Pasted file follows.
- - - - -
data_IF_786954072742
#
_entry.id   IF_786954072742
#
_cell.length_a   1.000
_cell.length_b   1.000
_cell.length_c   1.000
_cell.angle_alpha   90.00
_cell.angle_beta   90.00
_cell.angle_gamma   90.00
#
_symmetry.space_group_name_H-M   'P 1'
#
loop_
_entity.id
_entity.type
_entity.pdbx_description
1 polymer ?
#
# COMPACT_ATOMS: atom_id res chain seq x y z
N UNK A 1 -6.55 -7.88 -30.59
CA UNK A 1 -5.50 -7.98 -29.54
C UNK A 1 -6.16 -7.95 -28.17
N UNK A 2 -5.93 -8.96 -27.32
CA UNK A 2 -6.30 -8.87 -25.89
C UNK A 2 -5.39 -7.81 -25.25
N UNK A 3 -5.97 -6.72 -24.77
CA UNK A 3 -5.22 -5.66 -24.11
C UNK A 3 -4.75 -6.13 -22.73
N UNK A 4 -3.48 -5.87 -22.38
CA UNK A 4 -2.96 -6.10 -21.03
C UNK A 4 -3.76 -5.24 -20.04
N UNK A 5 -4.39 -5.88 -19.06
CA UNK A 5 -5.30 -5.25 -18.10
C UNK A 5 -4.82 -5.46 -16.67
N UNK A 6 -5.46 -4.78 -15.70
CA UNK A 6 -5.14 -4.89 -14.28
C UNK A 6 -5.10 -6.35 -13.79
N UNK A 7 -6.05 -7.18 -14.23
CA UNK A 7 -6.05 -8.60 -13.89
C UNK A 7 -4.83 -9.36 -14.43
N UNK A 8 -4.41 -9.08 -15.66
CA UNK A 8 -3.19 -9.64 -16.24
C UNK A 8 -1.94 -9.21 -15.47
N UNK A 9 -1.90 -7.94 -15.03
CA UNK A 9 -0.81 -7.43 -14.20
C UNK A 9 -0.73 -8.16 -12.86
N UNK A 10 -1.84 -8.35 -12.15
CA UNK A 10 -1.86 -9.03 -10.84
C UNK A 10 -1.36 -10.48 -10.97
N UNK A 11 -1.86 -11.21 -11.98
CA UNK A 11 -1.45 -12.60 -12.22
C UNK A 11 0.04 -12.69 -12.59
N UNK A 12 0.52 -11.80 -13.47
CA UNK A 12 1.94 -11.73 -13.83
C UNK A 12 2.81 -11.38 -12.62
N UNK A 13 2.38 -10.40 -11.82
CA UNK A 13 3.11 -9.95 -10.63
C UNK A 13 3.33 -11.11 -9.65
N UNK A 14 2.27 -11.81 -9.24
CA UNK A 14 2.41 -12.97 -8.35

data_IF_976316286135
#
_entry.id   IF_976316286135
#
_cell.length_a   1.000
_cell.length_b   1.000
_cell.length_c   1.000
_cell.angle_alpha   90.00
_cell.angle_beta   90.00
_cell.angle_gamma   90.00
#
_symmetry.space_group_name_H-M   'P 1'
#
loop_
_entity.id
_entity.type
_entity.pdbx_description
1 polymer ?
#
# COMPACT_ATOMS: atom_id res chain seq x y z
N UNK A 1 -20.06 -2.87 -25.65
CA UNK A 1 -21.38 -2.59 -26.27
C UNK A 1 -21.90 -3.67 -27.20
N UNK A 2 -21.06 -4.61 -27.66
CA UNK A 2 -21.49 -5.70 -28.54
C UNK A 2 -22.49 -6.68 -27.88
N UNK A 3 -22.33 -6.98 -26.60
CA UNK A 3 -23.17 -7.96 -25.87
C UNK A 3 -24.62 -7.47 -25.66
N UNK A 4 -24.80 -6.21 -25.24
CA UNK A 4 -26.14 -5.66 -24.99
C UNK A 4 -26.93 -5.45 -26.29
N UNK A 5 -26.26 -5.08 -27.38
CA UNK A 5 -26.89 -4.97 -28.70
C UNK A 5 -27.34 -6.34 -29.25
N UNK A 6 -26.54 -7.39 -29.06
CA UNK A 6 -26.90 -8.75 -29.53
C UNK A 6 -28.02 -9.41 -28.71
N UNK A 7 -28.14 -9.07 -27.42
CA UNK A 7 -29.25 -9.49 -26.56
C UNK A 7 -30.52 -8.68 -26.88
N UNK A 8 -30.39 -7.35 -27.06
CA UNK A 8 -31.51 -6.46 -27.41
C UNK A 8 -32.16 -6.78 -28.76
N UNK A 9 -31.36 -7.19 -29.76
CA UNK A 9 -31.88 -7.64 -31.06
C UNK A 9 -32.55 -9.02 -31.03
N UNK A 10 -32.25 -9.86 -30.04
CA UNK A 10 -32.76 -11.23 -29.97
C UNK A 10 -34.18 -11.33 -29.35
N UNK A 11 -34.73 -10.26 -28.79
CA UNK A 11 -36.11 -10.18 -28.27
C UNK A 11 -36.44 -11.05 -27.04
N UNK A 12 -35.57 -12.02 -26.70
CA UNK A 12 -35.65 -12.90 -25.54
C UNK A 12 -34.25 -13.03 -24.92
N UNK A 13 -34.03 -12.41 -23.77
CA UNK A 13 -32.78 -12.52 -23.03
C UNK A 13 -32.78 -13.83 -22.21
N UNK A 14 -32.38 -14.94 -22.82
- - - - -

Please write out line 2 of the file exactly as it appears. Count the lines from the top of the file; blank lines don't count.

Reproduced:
#